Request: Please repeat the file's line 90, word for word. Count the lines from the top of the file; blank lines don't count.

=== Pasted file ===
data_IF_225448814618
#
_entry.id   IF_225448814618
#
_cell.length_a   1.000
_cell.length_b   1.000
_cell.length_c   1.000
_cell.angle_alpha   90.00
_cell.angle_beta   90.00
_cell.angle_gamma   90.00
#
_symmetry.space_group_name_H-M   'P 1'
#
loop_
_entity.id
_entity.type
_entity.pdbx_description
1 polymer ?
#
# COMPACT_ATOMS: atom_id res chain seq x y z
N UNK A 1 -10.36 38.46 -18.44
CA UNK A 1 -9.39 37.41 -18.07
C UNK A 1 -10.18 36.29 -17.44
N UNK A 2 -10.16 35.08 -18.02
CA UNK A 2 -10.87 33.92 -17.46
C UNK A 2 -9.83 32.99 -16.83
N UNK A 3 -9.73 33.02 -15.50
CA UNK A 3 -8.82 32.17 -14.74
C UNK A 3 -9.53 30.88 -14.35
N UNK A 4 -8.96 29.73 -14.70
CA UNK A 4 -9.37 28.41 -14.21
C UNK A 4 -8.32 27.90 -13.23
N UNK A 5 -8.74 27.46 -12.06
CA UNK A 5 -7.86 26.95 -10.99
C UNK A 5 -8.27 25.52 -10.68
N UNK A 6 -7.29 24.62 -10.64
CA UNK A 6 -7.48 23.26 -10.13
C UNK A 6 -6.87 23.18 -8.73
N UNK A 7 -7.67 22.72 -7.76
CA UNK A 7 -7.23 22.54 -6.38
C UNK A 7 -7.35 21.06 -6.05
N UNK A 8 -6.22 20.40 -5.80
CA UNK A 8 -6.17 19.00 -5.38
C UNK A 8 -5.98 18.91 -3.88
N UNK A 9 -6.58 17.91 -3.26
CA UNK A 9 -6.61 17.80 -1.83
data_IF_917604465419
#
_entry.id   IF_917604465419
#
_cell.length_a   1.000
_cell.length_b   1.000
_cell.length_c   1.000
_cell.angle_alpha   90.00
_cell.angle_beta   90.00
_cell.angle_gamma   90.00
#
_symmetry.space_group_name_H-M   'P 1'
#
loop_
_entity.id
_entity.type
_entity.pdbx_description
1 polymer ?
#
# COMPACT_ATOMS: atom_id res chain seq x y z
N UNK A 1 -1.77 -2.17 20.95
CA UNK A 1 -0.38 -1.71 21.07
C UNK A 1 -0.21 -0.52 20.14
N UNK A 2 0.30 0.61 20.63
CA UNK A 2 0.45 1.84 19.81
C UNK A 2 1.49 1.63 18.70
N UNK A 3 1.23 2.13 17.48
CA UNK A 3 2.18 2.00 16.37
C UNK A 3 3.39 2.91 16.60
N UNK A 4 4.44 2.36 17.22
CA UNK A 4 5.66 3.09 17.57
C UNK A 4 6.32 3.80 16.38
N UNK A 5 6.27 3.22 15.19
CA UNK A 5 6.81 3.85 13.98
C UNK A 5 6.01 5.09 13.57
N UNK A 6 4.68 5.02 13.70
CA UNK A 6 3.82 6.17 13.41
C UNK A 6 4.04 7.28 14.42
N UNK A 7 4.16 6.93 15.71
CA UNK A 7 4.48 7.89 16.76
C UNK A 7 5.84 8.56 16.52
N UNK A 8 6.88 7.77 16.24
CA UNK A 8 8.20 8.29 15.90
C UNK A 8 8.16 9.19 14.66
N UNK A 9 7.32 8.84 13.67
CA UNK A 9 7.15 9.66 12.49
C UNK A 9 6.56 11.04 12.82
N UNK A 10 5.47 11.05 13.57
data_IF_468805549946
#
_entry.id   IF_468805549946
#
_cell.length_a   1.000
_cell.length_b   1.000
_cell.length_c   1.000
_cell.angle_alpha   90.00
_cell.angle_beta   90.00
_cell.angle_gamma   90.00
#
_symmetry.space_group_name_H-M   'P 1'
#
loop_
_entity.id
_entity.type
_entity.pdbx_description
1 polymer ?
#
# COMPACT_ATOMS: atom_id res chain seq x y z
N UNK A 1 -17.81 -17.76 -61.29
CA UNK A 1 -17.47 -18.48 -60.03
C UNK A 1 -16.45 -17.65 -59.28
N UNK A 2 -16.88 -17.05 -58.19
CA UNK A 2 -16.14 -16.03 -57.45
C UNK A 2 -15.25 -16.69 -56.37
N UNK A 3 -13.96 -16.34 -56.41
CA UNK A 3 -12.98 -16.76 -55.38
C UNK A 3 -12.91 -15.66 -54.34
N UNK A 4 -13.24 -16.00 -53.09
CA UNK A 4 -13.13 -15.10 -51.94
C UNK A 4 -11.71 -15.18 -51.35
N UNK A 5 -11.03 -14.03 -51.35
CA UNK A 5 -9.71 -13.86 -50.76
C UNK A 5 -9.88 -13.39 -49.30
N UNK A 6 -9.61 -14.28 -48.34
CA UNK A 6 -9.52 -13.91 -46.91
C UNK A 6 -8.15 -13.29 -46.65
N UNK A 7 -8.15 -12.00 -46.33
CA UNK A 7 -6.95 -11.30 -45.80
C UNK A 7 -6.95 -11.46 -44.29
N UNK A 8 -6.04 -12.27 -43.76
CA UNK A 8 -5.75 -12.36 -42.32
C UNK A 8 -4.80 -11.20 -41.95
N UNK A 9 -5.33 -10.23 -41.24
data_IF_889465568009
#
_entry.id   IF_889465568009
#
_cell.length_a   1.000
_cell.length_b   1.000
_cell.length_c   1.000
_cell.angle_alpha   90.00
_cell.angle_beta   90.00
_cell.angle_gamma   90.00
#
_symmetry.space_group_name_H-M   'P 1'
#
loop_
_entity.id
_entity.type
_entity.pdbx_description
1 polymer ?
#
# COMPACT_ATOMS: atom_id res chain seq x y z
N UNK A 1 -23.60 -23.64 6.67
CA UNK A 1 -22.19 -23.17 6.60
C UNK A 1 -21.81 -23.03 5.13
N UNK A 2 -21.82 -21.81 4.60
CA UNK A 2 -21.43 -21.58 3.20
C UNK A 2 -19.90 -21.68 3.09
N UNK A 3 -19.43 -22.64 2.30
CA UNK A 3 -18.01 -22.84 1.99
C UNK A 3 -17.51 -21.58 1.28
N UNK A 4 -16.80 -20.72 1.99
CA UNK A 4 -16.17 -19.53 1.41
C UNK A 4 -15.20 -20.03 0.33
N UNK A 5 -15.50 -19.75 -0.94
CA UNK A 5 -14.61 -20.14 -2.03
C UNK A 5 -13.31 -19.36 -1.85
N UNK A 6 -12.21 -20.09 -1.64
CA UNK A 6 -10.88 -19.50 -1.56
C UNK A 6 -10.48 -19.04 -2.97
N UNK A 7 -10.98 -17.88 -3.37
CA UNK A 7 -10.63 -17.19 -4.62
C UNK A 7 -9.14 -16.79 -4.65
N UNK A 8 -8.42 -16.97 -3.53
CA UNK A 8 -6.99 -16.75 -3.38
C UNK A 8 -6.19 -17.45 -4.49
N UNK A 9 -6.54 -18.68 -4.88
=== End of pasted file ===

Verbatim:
C UNK A 8 8.16 9.19 14.66